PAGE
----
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Sökning: WFRF:(Stålberg Karin)

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1.
  • Bjurberg, Maria, et al. (författare)
  • Primary treatment patterns and survival of cervical cancer in Sweden : A population-based Swedish Gynecologic Cancer Group Study
  • 2019
  • Ingår i: Gynecologic Oncology. - : Academic Press. - 0090-8258 .- 1095-6859. ; 155:2, s. 229-236
  • Tidskriftsartikel (refereegranskat)abstract
    • Objective: Survival in cervical cancer has improved little over the last decades. We aimed to elucidate primary treatment patterns and survival. Methods: Population-based study of patients included in the Swedish Quality Registry for Gynecologic Cancer diagnosed 2011–2015. Main outcome was 5-year relative survival (RS). Age-standardised RS (AS-RS) was estimated for the total cohort and for the pooled study population of squamous, adenosquamous-, adenocarcinoma. Results: Median follow-up time was 4.6 years. The study population consisted of 2141 patients; 97% of the 2212 patients in the total cohort and the 5-year AS-RS was 71% and 70%, respectively. RS stage IB1: surgery alone 95% vs. 72% for definitive chemoradiotherapy (CT-RT) (p < 0.001). In stage IIA1 74% had CT-RT, and 47% of operated patients received adjuvant (CT)-RT. RS stage IB2: surgically treated 81% (69% received adjuvant (CT)-RT) vs. 76% for (CT)-RT (p = 0.73). RS stage IIB: 77% for CT-RT + brachytherapy (BT), 37% for RT + BT (p = 0.045) and 27% for RT-BT (p < 0.001). Stages III-IVA; <40% received CT-RT + BT, RS 45% vs. 18% for RT-BT (RR 4.1, p < 0.001). RS stage IVB 7%. Conclusion: Primary treatment of cervical cancer in Sweden adhered to evidence-based standard of care. Areas of improvement include optimising treatment for stages III-IVA, and avoiding combining surgery and radiotherapy.
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2.
  • Hellman, K., et al. (författare)
  • Primary treatment and relative survival by stage and age in vulvar squamous cell carcinoma: A population-based SweGCG study
  • 2020
  • Ingår i: Gynecologic Oncology. - : ACADEMIC PRESS INC ELSEVIER SCIENCE. - 0090-8258 .- 1095-6859. ; 159:3, s. 663-671
  • Tidskriftsartikel (refereegranskat)abstract
    • Objective: Vulvar cancer affects mainly elderly women and with an ageing population the incidence has increased. We explored the primary treatment patterns and relative survival of patients with vulvar squamous cell carcinoma (VSCC) by stage and age-group. Methods: A population-based nationwide study on women diagnosed with VSCC between 2012 and 2016 and registered in the Swedish Quality Registry for Gynecologic Cancer (SQRGC). Main outcome was 5-year relative survival (RS) estimated by the Pohar Perme method. The relative risk of excess mortality (EMRR) between different groups was analyzed by Poisson regression. The age-standardized relative survival (AS-RS) was estimated for the total cohort. Results: Median follow-up time was 41 months. The study population included 657 women; 33% were ≥ 80 years old. FIGO stage I was most common (55%). Primary surgery was performed in 96% stage I, 65% stage II, 80% stage III and 28% stage IV. In women ≥80 years, exploration of the groins and chemoradiotherapy was less often performed. They also received lower mean doses of radiation than younger women. The 5-year AS-RS was 74%. 5-year RS was 84% for stage I, 60% for stage II, 54% for stage III and 35% for stage IV. The EMRR for women ≥80 years compared with women <60 years was 4.3 (p < 0.001); 4.9 (p < 0.001) for stages I-II and 3.5(p = 0.007) for stage III. Conclusions: In general, primary treatment of patients with vulvar squamous cell carcinoma in Sweden adhered to guidelines. Areas of improvement include treatment for stage II and for the very old. © 2020 Elsevier Inc.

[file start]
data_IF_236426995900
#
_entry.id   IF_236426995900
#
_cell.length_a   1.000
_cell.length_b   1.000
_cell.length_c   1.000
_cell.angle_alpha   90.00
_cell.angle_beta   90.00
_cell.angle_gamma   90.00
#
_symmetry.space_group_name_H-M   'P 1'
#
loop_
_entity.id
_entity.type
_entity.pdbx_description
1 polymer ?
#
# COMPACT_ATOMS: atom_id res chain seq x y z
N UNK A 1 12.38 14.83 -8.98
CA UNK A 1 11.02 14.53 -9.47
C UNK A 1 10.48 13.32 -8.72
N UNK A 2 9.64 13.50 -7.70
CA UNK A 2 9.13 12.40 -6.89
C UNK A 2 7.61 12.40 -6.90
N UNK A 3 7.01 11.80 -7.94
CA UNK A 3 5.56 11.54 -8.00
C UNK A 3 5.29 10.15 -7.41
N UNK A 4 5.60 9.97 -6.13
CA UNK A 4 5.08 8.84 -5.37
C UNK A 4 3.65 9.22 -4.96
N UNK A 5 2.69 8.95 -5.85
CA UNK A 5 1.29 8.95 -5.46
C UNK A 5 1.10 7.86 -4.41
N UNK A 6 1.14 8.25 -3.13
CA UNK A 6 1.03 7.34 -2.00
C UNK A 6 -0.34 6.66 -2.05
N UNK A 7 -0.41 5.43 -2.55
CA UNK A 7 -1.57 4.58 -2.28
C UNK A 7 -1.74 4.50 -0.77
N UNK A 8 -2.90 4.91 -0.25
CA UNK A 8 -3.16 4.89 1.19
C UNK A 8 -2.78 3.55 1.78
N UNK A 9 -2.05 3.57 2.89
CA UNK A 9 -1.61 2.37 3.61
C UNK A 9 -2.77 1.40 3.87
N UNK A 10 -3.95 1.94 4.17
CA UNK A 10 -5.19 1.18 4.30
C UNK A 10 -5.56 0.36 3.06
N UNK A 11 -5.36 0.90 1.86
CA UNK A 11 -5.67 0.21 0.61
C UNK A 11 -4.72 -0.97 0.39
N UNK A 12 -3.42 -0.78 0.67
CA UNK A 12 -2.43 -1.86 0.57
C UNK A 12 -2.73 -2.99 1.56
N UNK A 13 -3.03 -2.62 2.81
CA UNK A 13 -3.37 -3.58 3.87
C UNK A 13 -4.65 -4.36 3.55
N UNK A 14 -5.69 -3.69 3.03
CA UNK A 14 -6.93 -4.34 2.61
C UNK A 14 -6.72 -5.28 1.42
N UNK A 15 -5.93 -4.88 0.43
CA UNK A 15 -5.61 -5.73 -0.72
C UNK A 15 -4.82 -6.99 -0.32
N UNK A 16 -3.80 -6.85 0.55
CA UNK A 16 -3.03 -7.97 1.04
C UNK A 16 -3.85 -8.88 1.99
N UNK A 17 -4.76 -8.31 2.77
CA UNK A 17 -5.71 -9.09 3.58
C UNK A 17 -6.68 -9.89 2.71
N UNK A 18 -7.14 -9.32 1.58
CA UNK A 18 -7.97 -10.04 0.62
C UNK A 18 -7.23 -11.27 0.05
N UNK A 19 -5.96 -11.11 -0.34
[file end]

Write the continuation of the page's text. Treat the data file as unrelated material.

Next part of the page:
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3.
  • Jónsdóttir, B., et al. (författare)
  • Preoperative and intraoperative assessment of myometrial invasion in endometrial cancer—A Swedish Gynecologic Cancer Group (SweGCG) study
  • 2021
  • Ingår i: Acta Obstetricia et Gynecologica Scandinavica. - : WILEY. - 0001-6349 .- 1600-0412. ; 100:8, s. 1526-1533
  • Tidskriftsartikel (refereegranskat)abstract